The EITI Board gathered to assess country progress, discuss the EITI’s role in addressing corruption and deepen cross-organisational collaboration.
Less than a week after the 2019 Nobel Peace Prize was awarded to Ethiopian Prime Minister Abiy Ahmed Ali, Addis Ababa was a fitting backdrop for the 45th EITI Board meeting, hosted by the Government of Ethiopia. With the extractive industries being one of Ethiopia’s “big four” focus areas for economic growth, the EITI’s mandate is particularly relevant in the country. EITI Chair Helen Clark met with Ethiopian President Sahle-Work Zewde in the sidelines of the meeting to discuss how EITI implementation can support sustainable development, including in some of the most challenging contexts.
As the first full Board meeting of the new EITI Board, the two-day agenda ranged from workplans and outreach strategy to Validation and anti-corruption. Here are some of the main takeaways:
1. EITI implementing countries are making headway
The Democratic Republic of Congo, Iraq, Mozambique and Myanmar were found to have made “meaningful progress” in implementing the EITI Standard. Having undergone second Validations, Iraq and Mozambique’s results showcase what the process aims to achieve: a positive direction of travel towards greater transparency in the management of the upstream extractive industry activities. Iraq’s suspension has been lifted, and Mozambique improved its government engagement and license transparency. But gaps remain in all four countries, as outlined in the Validation decisions.
How EITI implementing countries fare in subsequent rounds of Validation plays into a broader question on the effectiveness of the Validation process in assessing and promoting transparency, which will be the subject of an EITI Board review in the coming months. The Board will also consider how to better support countries in strengthening their capacity for more meaningful EITI implementation.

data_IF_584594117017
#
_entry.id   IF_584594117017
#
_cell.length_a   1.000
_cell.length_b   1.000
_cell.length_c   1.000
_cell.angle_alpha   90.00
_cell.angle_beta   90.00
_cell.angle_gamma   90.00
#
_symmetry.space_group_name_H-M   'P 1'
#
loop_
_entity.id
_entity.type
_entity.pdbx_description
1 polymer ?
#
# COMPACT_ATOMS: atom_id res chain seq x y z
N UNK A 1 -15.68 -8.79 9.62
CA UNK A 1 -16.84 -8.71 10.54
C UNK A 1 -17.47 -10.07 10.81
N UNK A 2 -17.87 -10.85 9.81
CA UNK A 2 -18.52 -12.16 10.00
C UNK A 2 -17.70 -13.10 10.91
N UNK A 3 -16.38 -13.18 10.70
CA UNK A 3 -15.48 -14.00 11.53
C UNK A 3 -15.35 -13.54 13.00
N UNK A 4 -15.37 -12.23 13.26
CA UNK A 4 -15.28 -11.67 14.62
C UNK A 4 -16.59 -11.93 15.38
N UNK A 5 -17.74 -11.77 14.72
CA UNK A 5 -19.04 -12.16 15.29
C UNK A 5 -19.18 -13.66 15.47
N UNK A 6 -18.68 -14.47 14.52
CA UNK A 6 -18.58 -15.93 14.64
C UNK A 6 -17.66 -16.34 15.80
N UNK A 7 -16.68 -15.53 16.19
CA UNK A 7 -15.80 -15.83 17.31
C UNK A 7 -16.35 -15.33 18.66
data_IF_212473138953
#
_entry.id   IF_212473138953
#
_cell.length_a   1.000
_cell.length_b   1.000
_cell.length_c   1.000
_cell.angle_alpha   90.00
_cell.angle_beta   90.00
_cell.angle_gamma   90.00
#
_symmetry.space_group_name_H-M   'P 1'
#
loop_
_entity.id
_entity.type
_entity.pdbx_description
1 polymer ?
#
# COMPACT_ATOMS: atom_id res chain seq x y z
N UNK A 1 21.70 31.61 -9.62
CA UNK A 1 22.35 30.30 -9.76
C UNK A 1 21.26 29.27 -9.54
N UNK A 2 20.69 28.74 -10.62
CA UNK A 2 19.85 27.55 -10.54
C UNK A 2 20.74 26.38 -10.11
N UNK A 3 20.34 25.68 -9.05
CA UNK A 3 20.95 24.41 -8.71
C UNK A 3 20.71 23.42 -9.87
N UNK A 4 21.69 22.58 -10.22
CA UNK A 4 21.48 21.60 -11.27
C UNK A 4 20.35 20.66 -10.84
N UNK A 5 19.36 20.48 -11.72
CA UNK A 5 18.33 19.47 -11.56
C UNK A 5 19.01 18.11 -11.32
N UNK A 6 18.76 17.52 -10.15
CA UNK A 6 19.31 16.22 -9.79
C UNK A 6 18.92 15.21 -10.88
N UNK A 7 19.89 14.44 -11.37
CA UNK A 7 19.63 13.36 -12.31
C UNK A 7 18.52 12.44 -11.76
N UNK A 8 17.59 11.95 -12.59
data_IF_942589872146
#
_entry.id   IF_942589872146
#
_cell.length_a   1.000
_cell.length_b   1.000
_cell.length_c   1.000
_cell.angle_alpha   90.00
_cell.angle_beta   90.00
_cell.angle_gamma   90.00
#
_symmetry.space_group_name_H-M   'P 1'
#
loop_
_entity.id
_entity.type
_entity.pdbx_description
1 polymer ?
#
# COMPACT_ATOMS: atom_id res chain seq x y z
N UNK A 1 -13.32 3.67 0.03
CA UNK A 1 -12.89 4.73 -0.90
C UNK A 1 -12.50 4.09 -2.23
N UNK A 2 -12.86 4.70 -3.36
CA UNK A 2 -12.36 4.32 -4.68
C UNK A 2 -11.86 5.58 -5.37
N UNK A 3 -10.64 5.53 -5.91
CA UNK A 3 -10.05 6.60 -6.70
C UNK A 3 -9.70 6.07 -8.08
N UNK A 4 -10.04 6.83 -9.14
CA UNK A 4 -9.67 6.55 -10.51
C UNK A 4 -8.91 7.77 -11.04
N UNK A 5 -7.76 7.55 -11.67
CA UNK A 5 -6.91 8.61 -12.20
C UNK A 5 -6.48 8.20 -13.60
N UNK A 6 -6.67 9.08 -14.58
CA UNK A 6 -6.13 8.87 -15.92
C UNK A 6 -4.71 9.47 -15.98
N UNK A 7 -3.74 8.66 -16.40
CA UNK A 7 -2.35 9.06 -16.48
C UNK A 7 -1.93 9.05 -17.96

2. The EITI should clarify its role in addressing corruption
While the EITI shines a light on country-level practices in the extractive sector that are at high risk of corruption, more can be done to address it, as outlined in a discussion paper by independent expert Alexandra Gillies, The EITI's Role in Addressing Corruption.
The EITI Board discussed the findings and recommendations, acknowledging the EITI’s strengths and limitations. Next steps will include considering how the EITI can more clearly articulate its role in addressing corruption, sharing disclosure practices on supply and service contracting, and providing practical guidance on how EITI reporting can inform anti-corruption work.
3. EITI and Supreme Audit Institutions
In countries that rely on revenues from extractives, SAIs play an important role in the oversight of public expenditure and auditing government financial information.
It is no surprise then that EITI and SAIs have engaged extensively in the past. In a special two-day workshop, EITI and SAI representatives from Eastern and Southern Africa explored opportunities to deepen their collaboration, such as drawing on EITI data and analysis, leveraging work planning and risk assessments, and raising public awareness and support. Efforts to systematically disclose data are also prompting EITI implementing countries to strengthen their engagement with SAIs, to help reduce the cost of EITI implementation and improve data timeliness and reliability.